Why Bortkiewicz’s music has fallen into such neglect is easily explained but hard to accept. Heavily influenced by Chopin and Liszt, and by his Russian compatriots Tchaikovsky and Rachmaninoff, Bortkiewicz was a child of the Romantic age; yet as a man of the 20th century, he remained untouched by the trends of his lime. And while he did compose two symphonies, a symphonic tone poem, a number of concertos, a handful of chamber works, and even an opera, the bulk of his output consists of pieces for solo piano, most of which, like those on this disc, are perfumed with more than a whiff of the palm court and salon sentimentality. Unfortunately, our ability to appreciate this music today is thwarted on the one hand by cynical peer attitudes that pressure us to look down on it as maudlin and insufficiently sophisticated, and on the other hand by our distance from and in-ability to relate to the cultural milieu that produced it.
l’ve listened to this program twice through now and gone back to sample individual pieces, and l’ve come away feeling that if prejudices are left at the door and Bortkiewicz is given half a chance, his music will evoke strong emotions and cast a magic spell over you that will last long after it ends. The first number of the four Esquisses de Crimée (Crimean Sketches), titled “Les rochers d’Outche-Coche” (The Rocks of Uch-Kosh) is of a breathtaking beauty, which, if it were better known, might well give Liszt’s Sospiro and Rachmaninoff’s Vocalise runs for their money. Call me an incurable romantic, a sentìmentalist, or whatever you like, but this has to be some of the most gloriously beautiful and deeply moving piano music l’ve ever heard. Nor, by any means, is it all easy listening or easy to play. Bortkiewicz had to have been an enormously powerful player possessed of a prodigious technique to compose and perform these pieces, for a number of them sound as technically formidable as anything by Liszt or Rachmaninoff. Listen to the large-scaled C-sharp-minor Piano Sonata and to the last of the Esquisses de Crimée, titled “Les promenades des d’Aloupka: Chaos,” for evidence of Bortkiewicz’s virtuosic demands. Then listen to the Prelude, op. 40/4, a piece that could be the love-child of Debussy and Scriabin.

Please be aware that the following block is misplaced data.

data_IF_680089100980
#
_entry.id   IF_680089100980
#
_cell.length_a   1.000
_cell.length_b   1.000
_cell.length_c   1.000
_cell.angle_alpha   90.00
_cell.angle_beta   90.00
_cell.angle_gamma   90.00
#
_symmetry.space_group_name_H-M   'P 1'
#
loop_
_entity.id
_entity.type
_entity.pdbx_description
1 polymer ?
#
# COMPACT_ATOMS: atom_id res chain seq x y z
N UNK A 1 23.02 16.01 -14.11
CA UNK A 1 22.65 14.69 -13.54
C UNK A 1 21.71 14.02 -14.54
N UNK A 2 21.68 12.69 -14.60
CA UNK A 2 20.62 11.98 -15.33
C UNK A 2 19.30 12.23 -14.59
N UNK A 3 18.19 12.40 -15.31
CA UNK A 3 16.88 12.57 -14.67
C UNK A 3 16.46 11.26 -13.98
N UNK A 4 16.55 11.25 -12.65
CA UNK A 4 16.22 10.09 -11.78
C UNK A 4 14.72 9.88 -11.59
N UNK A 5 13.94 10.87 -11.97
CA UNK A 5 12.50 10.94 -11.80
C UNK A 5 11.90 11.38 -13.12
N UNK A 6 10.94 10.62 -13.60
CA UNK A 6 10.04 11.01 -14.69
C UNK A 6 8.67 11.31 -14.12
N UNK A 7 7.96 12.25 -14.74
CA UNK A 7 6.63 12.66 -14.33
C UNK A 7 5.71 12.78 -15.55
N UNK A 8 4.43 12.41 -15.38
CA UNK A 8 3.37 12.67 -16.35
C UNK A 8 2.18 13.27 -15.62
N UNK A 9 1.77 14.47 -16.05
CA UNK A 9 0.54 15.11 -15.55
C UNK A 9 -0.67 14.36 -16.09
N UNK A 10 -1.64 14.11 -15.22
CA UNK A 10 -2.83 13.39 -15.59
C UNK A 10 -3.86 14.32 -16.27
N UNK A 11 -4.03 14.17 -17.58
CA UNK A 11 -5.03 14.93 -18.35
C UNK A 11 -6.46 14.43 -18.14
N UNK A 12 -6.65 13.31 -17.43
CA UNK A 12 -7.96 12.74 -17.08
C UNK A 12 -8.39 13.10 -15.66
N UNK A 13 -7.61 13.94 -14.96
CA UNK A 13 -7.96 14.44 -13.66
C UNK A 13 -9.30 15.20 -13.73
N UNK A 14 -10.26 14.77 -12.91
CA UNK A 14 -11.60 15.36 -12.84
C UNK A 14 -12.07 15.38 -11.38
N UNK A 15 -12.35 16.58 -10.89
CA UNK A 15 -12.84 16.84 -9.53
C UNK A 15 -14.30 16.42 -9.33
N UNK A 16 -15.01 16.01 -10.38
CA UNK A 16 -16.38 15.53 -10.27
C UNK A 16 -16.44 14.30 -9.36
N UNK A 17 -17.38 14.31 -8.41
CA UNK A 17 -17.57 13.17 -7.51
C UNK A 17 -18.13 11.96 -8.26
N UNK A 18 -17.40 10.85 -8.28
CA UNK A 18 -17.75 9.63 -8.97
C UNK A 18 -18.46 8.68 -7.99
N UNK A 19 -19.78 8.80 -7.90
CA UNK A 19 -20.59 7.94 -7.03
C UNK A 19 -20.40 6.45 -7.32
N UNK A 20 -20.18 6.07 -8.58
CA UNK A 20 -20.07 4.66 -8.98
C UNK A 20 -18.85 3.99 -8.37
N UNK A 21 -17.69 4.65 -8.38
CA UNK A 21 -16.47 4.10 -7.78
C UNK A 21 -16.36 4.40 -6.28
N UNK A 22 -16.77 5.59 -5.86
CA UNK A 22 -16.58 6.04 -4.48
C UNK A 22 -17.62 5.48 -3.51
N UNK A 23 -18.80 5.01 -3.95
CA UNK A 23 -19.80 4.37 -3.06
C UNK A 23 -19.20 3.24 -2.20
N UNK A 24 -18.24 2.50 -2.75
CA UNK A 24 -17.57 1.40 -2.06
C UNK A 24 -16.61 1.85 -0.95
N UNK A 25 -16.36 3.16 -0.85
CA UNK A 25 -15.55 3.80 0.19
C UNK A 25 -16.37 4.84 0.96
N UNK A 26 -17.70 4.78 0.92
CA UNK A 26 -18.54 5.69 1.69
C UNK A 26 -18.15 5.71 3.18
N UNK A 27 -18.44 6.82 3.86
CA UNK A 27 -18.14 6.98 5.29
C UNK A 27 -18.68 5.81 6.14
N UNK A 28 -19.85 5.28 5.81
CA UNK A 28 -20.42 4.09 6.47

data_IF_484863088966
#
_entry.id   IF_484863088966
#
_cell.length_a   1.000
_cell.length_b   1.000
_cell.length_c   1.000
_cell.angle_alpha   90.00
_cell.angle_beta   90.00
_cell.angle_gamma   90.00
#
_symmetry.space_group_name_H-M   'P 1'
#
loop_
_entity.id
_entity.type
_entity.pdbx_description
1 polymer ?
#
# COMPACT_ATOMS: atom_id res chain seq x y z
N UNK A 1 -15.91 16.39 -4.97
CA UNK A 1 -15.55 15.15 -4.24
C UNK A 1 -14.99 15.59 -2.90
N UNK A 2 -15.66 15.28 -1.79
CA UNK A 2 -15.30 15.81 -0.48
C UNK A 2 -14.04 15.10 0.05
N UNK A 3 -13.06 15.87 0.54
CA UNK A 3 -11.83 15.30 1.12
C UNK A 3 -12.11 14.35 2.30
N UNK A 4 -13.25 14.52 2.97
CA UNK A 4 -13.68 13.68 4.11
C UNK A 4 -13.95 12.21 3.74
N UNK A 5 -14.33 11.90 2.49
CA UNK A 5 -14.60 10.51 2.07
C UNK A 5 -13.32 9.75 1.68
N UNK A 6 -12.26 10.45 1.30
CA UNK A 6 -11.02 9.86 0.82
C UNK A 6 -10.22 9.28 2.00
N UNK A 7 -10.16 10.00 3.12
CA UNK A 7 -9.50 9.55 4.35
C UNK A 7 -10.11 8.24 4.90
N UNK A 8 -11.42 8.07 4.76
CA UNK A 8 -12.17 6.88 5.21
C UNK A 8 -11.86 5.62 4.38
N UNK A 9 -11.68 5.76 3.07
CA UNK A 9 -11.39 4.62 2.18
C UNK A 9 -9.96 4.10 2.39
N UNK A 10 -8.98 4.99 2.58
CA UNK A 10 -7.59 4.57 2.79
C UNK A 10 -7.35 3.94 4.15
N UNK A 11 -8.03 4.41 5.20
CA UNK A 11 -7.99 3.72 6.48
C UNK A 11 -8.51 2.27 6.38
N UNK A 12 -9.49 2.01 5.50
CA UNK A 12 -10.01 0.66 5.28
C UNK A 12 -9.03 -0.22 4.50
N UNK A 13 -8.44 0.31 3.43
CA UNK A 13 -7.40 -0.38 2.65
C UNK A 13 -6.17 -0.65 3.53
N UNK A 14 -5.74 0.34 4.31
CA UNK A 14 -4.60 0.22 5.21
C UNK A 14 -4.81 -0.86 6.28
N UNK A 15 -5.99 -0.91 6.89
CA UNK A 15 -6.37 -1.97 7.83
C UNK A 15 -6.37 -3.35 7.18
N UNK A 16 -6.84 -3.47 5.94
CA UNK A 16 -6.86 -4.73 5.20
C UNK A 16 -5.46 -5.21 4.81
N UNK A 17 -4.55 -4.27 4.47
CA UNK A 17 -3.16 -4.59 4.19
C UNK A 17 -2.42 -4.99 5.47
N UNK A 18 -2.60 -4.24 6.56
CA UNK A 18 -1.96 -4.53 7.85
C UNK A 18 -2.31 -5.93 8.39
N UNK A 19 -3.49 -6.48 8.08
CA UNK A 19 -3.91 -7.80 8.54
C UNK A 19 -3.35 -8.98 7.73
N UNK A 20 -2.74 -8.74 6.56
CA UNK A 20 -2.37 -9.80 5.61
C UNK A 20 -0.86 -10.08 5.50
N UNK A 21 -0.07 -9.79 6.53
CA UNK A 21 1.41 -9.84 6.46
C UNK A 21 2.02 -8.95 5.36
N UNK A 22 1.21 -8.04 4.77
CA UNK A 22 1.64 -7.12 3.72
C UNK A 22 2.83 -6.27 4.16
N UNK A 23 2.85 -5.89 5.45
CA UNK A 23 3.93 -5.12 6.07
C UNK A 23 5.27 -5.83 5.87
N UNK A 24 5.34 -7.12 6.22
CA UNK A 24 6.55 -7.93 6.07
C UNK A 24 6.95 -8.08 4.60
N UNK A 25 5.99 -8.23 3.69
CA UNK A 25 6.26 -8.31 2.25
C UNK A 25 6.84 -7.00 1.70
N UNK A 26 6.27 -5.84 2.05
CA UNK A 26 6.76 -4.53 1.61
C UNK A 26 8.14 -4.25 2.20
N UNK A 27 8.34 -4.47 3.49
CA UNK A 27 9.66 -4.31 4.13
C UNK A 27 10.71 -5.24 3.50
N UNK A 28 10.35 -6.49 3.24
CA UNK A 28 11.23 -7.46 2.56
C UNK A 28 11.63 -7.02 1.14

Alfonso Soldano, who is new to this Divine Art series of Russian piano music, is a young, prize-winning Italian pianist blessed with Mediterranean good looks and a phenomenal technique, the latter of which I’m sure he worked at long and hard to achieve. This is absolutely a fantastic disc. If you’re not already acquainted with Bortkiewicz—and I wasn’t either, except for his Piano Concerto No. 1 on Volume 4 of Hyperion’s Romantic Piano Concerto series—prepare to be transported to a place of spell-binding splendor.
I notice that in addition to the concerto, Stephen Coombs has also recorded two discs’ worth of Bortkiewicz’s solo piano works which are now available in a Dyad set, but if you happen to have those CDs, rest assured that there are no duplications between them and this new Divine Art program by Soldano. If I could, l’d buy up every copy of this album and send it to every Fanfare subscriber; that’s how much I love it. If you’re as susceptible to this music as I am, you will love it too; I promise.